Killing the Keystone XL tar sands pipeline: the gift of hope for a clean energy future

Updated as of December 26

On December 23, the House passed a "tax holiday" extension package that contains an unrelated provision to speed up a decision on the dirty energy Keystone XL tar sands pipeline. How does this help fight climate change? By requiring a decision before the pipeline route is even determined, Republicans have inadvertently given the President no choice but to reject Keystone XL - an unexpected holiday gift that will help us fight climate change and promote clean energy.

It is clear that Republicans and Big Oil hoped to rush approval of the Keystone XL tar sands pipeline after the Administration decided on an additional year of review, including determination of a new route that would avoid the fragile Nebraska Sandhills. But this attempt is going to backfire as the fast-tracking attempt leaves the President no choice but to say that based on available information, the project is not in the national interest and to reject the Keystone XL pipeline.

In fact, the arguments for the pipeline are so wildly exaggerated these days that they amount to a scam – a scam of the worst kind that plays on people’s desire for security and need for jobs.

But Keystone XL would not bring energy security. The project would bring tar sands oil from Canada to the U.S. Gulf Coast where much of it would be destined for export.  Oil companies in the America are exporting ever more of our oil because this is what brings them profits. This means that those who argue that Keystone XL is necessary for U.S. energy security are wrong. Security experts say that the real path to energy security is to kill the Keystone XL tar sands pipeline. And even though proponents raise the specter of tar sands going to China if Keystone XL is not built – this is also false. For example, the proposal for the Northern Gateway pipeline that would go to Canada’s west coast is also experiencing at least a year of delay in the face of widespread public concerns – and fierce opposition from British Columbia’s First Nations has many believing that pipeline will never be built. Ironically, that leaves Keystone XL as the tar sands best bet for reaching China – and it leaves Americans bearing all the risk.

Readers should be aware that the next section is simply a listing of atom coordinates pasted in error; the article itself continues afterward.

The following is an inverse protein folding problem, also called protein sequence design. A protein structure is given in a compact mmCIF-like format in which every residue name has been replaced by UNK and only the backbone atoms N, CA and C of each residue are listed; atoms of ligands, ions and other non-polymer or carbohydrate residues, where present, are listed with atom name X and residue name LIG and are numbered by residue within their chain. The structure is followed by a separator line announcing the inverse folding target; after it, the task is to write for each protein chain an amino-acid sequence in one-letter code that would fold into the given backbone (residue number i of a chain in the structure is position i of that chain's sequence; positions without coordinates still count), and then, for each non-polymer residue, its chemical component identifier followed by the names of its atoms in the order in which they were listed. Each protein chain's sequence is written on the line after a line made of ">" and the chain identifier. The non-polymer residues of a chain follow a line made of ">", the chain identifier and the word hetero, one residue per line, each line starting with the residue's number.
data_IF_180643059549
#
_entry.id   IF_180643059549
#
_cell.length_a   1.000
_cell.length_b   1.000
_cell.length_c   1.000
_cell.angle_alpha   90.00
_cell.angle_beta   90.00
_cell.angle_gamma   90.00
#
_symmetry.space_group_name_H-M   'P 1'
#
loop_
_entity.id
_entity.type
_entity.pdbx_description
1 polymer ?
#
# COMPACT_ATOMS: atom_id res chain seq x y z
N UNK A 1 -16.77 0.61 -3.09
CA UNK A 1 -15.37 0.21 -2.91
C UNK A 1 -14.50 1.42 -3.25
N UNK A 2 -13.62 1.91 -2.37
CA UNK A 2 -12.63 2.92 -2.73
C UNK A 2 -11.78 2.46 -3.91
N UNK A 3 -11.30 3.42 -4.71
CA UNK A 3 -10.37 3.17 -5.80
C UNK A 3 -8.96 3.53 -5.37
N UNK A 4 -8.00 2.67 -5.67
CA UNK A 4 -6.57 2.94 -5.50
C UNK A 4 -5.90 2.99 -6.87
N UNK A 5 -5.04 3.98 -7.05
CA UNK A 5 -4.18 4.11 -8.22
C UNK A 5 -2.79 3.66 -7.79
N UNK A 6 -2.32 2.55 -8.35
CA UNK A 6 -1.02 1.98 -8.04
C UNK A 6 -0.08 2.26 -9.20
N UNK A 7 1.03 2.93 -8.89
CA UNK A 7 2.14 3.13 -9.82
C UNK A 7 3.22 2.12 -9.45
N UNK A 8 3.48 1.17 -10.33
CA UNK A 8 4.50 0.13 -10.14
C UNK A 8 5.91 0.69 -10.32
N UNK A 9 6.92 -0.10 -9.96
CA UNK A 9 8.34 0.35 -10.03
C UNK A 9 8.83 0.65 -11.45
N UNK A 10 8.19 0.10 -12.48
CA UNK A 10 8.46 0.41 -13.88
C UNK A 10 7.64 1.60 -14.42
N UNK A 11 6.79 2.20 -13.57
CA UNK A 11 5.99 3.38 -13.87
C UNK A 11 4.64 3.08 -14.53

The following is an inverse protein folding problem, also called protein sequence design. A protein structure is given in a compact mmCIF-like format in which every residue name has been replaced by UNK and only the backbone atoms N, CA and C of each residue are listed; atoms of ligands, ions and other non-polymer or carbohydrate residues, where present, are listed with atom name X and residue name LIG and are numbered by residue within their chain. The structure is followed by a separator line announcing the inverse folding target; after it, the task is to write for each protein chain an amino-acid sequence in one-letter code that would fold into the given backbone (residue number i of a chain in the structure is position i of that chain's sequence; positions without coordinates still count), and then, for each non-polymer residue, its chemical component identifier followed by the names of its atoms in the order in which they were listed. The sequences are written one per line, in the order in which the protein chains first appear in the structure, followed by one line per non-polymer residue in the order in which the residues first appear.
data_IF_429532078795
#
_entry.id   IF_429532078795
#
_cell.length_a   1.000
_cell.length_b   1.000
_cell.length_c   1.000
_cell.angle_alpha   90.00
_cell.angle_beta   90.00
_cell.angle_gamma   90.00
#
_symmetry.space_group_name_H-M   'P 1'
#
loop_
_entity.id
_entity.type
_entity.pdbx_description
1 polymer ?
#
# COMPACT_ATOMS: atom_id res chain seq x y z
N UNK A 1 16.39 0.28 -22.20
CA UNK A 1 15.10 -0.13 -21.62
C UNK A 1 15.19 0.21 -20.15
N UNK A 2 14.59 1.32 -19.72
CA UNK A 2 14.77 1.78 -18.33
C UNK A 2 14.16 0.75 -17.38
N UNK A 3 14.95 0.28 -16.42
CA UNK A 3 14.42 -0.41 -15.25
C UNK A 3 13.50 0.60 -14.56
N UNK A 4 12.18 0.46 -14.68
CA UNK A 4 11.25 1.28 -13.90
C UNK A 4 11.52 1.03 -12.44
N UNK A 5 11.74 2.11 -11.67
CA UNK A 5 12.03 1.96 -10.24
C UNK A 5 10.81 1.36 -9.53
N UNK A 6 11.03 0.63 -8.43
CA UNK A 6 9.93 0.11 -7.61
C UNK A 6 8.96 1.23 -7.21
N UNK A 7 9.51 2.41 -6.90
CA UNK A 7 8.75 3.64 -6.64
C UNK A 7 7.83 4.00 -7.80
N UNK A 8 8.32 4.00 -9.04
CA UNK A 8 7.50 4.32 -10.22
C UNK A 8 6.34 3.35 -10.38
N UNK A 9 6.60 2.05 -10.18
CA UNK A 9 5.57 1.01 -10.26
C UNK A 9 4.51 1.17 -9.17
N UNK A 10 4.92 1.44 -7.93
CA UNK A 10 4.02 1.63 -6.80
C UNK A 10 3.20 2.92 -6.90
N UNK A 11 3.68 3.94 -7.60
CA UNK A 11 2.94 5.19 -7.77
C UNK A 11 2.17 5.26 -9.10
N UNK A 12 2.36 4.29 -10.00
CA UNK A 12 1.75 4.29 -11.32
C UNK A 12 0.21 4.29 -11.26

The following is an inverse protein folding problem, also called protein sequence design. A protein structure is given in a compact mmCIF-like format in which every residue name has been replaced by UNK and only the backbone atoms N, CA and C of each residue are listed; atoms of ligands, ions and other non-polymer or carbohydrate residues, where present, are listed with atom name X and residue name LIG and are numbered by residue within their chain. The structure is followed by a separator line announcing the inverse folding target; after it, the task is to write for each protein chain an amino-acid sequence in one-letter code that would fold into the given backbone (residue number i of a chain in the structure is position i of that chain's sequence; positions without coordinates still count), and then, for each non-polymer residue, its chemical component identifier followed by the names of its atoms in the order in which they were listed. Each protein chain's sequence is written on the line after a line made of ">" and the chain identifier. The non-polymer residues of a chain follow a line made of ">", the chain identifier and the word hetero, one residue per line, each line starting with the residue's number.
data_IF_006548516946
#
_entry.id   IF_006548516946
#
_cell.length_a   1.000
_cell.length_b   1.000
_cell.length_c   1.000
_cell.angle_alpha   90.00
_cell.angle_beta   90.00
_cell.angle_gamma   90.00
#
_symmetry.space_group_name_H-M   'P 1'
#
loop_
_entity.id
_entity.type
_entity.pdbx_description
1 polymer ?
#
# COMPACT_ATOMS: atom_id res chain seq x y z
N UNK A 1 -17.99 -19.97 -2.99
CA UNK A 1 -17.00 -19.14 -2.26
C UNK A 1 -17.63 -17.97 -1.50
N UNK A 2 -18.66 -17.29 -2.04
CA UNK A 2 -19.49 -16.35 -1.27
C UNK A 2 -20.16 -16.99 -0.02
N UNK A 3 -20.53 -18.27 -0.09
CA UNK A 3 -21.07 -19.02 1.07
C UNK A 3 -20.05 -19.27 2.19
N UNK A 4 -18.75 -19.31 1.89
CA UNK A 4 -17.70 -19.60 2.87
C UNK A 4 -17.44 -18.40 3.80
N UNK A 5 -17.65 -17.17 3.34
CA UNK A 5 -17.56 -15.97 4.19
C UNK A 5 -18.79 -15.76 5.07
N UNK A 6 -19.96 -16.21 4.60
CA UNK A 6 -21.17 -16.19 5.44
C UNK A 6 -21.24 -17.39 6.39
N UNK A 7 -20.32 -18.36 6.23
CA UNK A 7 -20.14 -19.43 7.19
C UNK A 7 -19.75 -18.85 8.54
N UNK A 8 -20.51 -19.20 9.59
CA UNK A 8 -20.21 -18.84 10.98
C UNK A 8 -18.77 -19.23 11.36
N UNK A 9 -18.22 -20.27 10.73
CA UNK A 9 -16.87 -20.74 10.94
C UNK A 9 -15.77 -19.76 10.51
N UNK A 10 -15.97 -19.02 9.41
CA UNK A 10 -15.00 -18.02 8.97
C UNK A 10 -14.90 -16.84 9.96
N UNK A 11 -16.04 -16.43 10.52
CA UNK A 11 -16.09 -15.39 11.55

Keystone XL is a job killer, not a job creator. The jobs exaggerations of tar sands proponents are well documented. The pipeline will create the normal number of construction jobs that any single project would. This is not a national jobs plan and it is cruel to raise expectations that cannot be met. Rather than dirty energy projects such as the Keystone XL tar sands pipeline, America needs to focus on clean energy economic development to build the type of energy-related jobs plan that means true long-term prosperity. As Senator Leahy noted yesterday in response to the new mercury rules:

“With clear and effective Clean Air Act rules, we see tremendous benefits: cleaner air, healthier and more productive citizens, and the creation of thousands of good-paying clean jobs.  Skilled laborers are standing ready to fill the 31,000 short-term construction jobs and 9,000 long-term utility jobs that the Utility Air Toxics Rule will create.  This is about five times more jobs than the controversial Keystone XL tar sands oil pipeline would employ.  And unlike the pipeline, these clean air improvements do not gamble with the public’s health and our environment.”

So, thanks Congress for the gift of a provision that will kill a risky and reckless project. People all along the pipeline route and Americans who have suffered in the past year from the violent storms, droughts, and floods that are part of our changing climate all appreciate the gift of one less dirty energy project and the gift of hope for a cleaner energy future.

About the Authors

Susan Casey-Lefkowitz

Chief Program Officer

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